Lt. Col. Rick Rupp, 14th Airlift Squadron commander, visits with Vice President Dick Cheney in the cockpit of a C-17 while en route to Afghanistan. 14 AS aircrew members provided airlift support for the vice president during his recent Middle East tour. (White House photo by David Bohrer) (Photo by David Bohrer)
Vice President Dick Cheney emerges from a Charleston C-17 at Bagram Air Base, Afghanistan. A 14th Airlift Squadron aircrew transported the vice president while he was in the Central Command area of responsibility recently. (Courtesy photo)
CHARLESTON AIR FORCE BASE, S.C. —
A Charleston AFB aircrew transporting the vice president through Southwest Asia, had to react quickly when a suicide bomber struck the base where they were staying.
The bomber struck the main entrance of Bagram Air Base, Afghanistan, last month where Vice President Dick Cheney was lodging and the 14th Airlift Squadron aircrew promptly transported him out of harm's way aboard the C-17 "The Spirit of Strom Thurmond."
After picking up Vice President Dick Cheney from Oman and then flying to Pakistan, the crew spent time on the ground at Bagram. Bad weather in Afghanistan required the vice president and the crew to stay overnight, making Cheney the most senior Bush administration official to spend the night in a war zone. When things took an extreme turn the morning of the suicide bombing, the crew was prepared. Within an hour of the red alert, Cheney was safely back on the C-17 and transported to Kabul as planned for a meeting with Afghan president Hamid Karzai.
Completing the pre-flight and getting the plane ready for departure, Capt. Carl Rotermund, a 14 AS pilot, explained what was going through his mind when the explosion happened.
"I stuck with my job, hurried due to an anticipated quick take-off and just maintained my composure. Anytime something happens you must continue doing your job so you're prepared for anything," he said.
Tech. Sgt. Justin Strain, a loadmaster from the 14 AS, was in the back of the airplane when the attack took place.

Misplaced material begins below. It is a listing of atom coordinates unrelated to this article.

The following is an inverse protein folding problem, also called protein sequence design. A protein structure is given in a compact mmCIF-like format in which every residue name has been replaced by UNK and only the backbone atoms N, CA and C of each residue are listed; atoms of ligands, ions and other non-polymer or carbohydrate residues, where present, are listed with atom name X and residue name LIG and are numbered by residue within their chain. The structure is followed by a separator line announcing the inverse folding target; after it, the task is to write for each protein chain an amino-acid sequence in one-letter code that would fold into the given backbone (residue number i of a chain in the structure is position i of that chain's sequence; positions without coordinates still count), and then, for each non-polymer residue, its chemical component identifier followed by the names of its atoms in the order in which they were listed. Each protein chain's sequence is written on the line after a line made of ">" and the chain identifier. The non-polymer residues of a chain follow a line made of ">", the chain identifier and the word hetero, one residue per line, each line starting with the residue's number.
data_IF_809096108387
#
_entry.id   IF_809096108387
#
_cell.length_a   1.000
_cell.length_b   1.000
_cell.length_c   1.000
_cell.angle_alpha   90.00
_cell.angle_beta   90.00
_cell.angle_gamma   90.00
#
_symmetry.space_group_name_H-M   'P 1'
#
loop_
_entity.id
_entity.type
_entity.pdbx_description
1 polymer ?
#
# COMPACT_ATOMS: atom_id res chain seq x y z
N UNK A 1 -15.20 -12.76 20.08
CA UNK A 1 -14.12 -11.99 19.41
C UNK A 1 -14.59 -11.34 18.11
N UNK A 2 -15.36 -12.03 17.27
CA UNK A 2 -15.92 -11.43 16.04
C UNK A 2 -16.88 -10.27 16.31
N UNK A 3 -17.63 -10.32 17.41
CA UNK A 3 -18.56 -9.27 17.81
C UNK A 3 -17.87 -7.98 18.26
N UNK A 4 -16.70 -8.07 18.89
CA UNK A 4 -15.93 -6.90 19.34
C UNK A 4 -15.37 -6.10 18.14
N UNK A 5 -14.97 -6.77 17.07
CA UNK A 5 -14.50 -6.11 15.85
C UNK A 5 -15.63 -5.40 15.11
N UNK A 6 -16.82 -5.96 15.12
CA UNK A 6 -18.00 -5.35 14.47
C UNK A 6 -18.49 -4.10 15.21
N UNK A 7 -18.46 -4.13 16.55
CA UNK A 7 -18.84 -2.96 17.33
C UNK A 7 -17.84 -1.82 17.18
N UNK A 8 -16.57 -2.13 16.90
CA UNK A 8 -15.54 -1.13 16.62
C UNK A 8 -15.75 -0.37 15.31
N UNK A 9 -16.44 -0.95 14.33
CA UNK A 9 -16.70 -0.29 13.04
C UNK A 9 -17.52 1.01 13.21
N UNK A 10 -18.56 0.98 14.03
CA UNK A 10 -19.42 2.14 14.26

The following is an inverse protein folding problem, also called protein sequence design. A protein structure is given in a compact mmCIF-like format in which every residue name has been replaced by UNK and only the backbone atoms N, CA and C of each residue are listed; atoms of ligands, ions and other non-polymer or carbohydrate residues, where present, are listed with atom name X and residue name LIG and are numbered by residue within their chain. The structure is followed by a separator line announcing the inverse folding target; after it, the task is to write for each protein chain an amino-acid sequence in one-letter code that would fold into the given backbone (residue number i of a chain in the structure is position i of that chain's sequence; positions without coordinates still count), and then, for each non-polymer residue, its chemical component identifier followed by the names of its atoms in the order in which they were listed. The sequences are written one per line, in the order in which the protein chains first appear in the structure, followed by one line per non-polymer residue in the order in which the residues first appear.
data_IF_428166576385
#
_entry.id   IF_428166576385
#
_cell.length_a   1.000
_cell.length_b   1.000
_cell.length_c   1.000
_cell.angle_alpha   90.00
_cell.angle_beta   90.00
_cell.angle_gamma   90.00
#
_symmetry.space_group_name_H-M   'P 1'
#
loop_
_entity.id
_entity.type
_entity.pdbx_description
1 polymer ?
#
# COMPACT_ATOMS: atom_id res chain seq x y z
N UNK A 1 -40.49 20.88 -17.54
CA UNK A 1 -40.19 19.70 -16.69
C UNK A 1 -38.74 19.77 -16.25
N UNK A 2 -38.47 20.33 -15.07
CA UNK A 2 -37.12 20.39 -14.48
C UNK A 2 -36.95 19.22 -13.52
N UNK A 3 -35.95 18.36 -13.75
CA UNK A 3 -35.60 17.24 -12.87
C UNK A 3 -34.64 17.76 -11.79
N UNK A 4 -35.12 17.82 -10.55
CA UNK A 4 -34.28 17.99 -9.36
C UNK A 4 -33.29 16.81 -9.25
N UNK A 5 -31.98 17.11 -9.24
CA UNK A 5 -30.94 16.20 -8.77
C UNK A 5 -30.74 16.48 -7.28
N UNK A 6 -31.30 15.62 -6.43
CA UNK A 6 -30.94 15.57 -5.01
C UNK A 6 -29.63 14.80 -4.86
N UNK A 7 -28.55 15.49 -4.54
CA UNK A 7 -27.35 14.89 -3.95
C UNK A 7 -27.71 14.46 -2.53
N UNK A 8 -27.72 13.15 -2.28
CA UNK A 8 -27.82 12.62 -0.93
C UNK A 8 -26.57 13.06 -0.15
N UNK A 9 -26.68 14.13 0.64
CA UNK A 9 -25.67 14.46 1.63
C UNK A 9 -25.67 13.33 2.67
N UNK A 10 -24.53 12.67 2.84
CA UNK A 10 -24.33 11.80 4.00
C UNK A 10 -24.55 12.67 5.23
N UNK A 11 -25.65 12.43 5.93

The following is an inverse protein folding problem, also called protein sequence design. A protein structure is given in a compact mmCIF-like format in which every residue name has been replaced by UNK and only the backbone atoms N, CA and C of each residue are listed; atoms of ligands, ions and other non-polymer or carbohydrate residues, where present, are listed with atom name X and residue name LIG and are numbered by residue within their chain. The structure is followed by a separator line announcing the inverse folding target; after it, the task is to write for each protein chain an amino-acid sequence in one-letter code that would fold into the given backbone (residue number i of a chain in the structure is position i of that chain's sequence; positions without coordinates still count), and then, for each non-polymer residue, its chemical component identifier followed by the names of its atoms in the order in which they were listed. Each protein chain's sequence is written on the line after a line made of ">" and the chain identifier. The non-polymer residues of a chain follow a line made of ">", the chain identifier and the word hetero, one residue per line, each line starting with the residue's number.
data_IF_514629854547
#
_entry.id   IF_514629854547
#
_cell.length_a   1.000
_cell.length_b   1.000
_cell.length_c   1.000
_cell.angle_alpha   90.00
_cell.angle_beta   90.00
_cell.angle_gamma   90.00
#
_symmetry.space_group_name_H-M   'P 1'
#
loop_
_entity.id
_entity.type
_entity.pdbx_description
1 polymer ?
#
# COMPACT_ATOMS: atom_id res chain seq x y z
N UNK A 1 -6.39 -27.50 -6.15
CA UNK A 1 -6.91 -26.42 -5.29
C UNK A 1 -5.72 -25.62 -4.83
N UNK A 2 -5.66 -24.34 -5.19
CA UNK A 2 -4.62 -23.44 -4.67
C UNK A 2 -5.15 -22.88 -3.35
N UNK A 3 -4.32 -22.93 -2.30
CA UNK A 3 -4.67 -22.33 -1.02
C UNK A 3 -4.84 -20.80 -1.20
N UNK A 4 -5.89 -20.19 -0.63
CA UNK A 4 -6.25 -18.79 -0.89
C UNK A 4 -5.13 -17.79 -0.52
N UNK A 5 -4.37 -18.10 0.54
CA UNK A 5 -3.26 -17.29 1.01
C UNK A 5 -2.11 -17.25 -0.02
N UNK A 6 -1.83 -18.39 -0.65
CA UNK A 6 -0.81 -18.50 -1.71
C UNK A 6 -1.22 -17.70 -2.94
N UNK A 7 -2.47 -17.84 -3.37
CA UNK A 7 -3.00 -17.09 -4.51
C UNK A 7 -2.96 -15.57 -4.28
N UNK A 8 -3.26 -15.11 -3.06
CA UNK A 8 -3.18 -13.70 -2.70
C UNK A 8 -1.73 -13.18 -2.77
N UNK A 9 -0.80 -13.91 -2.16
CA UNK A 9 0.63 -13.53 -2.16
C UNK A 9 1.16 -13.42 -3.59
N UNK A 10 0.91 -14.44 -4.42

"When the bombing happened, my training immediately kicked in and I went on instinct to finish my job," he said, in addition to reconfirming that everyone made it out safe.
Staff Sgt. Scottie Wilder, a 437th Security Forces Raven, was providing security at the front door when the bombing happened and also explained that his training instinctively came to mind.
"It made me think of our troops that have to provide protection like this 24/7 and go through these situations daily," Sergeant Wilder said. "It made me appreciate their job and the security they provide us even more."
For most, this was a first being in such a critical situation but without hesitation, the aircrew worked together and knew their individual responsibilities. Most commented that something like this was bound to happen sooner or later so simply be prepared, be patient, and be ready when it presents itself.
"The crew involved was a great group. They are all unique -- young but very experienced," said Lt. Col. Ricky Rupp, 14 AS commander. "Of course there was a lot more pressure involved with this mission than normal but they knew their way around the AOR and each knew their role."
This was the first time the 14 AS has flown a distinguished visitor of this regard. Because of Charleston's capabilities, transporting DVs is a common mission for C-17 crews but few have had the experience of traveling with a vice president.
Capt. Scott Wiederholt, 14 AS pilot and aircraft commander, said the crew was unaware of exactly who they were providing airlift support to until after the mission planning phase. When the news was revealed, the crew was honored they were chosen to fly the mission.
"It was a really unique experience because the squadron has never flown a DV mission like this where the secret service and military aids were so closely involved with the aircrew," said Captain Wiederholt.
Other members of the crew said there was no apprehension or uneasiness concerning their mission destinations such as Afghanistan.
"I wasn't worried about where we were headed because we had been there before and our goal was to make sure this mission, like all of our other missions, was a success," said Airman 1st Class Kristen Burger, a loadmaster from the 14 AS and one of the first to meet Cheney when he boarded the plane.
The entire crew, consisting of approximately 20 people including three Security Forces Ravens, communication operators, flight attendants, crew chiefs, etc., had a chance to briefly associate with the vice-president.
"The vice president was a real down-to-earth guy. He asked us about ourselves and spent several minutes talking with each member of the crew. I was very impressed with how personal he was with each of us," said Captain Wiederholt.
Colonel Rupp also mentioned that Cheney spent time with the crew in the cockpit chatting and posing with the crew so pictures could be taken.
Airlifting Vice President Cheney into Afghanistan is a prime example of the strategic affect that non-lethal airpower delivers, said Colonel Rupp.
"The C-17 moves troops, cargo, patients, is capable of dirt runway landings and has the ability to airdrop soldiers and equipment behind enemy lines," said Colonel Rupp. "And seamlessly, the C-17 can transition to a mission such as this where we're delivering our nation's leaders safely into hostile territory while strengthening foreign alliances and demonstrating the power our nation can project at will. We are the only country in the world with this capability, and the C-17 at Charleston AFB is the platform of choice."